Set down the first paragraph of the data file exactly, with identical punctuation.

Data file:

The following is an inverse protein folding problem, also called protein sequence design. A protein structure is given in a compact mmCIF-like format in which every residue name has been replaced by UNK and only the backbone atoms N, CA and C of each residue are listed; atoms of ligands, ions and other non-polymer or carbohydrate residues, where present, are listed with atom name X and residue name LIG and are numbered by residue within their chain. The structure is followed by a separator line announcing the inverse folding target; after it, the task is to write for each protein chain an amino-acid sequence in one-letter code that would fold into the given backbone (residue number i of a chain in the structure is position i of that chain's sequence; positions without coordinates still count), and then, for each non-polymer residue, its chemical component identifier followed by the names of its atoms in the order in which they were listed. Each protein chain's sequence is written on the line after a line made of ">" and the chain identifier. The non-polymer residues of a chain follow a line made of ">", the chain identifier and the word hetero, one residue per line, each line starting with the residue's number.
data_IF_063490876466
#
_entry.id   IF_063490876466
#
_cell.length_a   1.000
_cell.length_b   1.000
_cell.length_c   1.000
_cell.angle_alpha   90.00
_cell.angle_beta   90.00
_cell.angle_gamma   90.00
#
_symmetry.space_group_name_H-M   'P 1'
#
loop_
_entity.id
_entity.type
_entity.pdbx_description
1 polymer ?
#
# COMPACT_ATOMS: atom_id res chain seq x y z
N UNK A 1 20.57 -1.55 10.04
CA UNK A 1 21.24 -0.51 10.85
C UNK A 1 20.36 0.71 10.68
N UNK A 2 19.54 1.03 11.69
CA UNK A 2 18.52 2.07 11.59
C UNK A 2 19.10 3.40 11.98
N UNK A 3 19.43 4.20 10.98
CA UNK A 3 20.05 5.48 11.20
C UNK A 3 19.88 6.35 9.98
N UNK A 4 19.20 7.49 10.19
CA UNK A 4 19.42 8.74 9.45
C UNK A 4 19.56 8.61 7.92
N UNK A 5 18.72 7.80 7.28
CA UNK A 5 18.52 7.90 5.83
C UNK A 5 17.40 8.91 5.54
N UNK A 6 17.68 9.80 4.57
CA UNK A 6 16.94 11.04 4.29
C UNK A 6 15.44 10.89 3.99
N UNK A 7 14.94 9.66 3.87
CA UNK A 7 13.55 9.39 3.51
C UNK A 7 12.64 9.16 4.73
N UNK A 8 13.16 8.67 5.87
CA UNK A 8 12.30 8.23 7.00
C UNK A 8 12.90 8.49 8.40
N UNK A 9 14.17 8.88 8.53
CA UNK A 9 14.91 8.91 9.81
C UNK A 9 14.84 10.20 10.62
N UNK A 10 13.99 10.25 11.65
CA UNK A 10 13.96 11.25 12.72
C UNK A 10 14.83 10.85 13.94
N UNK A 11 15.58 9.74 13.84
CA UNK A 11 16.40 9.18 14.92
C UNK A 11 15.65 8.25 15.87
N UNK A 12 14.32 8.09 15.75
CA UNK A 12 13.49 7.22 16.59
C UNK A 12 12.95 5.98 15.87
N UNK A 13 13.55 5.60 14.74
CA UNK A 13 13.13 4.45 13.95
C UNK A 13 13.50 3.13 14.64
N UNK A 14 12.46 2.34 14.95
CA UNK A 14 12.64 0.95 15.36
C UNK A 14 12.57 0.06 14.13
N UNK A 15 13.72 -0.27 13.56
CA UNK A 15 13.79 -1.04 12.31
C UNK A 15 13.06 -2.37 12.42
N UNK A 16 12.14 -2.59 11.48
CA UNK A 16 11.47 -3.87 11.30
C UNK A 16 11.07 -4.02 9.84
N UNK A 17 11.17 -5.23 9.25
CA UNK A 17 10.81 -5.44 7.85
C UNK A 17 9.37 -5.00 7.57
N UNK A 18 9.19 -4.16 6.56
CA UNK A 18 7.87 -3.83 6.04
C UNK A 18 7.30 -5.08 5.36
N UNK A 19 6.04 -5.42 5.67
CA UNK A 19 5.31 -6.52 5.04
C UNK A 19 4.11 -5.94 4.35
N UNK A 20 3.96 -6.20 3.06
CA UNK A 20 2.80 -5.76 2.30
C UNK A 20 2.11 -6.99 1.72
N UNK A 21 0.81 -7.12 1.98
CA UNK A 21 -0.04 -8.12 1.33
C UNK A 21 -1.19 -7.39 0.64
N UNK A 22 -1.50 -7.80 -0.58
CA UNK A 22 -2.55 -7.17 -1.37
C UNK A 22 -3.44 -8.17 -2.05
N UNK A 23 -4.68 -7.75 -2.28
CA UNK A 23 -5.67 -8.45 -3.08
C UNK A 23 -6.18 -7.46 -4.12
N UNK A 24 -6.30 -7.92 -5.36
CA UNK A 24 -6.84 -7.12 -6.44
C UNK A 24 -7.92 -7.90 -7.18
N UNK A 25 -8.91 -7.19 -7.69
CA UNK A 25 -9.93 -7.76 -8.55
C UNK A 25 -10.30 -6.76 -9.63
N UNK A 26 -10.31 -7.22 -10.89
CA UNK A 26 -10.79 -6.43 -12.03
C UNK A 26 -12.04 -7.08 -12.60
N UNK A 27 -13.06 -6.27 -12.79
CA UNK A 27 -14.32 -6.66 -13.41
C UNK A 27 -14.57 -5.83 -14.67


The following is an inverse protein folding problem, also called protein sequence design. A protein structure is given in a compact mmCIF-like format in which every residue name has been replaced by UNK and only the backbone atoms N, CA and C of each residue are listed; atoms of ligands, ions and other non-polymer or carbohydrate residues, where present, are listed with atom name X and residue name LIG and are numbered by residue within their chain. The structure is followed by a separator line announcing the inverse folding target; after it, the task is to write for each protein chain an amino-acid sequence in one-letter code that would fold into the given backbone (residue number i of a chain in the structure is position i of that chain's sequence; positions without coordinates still count), and then, for each non-polymer residue, its chemical component identifier followed by the names of its atoms in the order in which they were listed. Each protein chain's sequence is written on the line after a line made of ">" and the chain identifier. The non-polymer residues of a chain follow a line made of ">", the chain identifier and the word hetero, one residue per line, each line starting with the residue's number.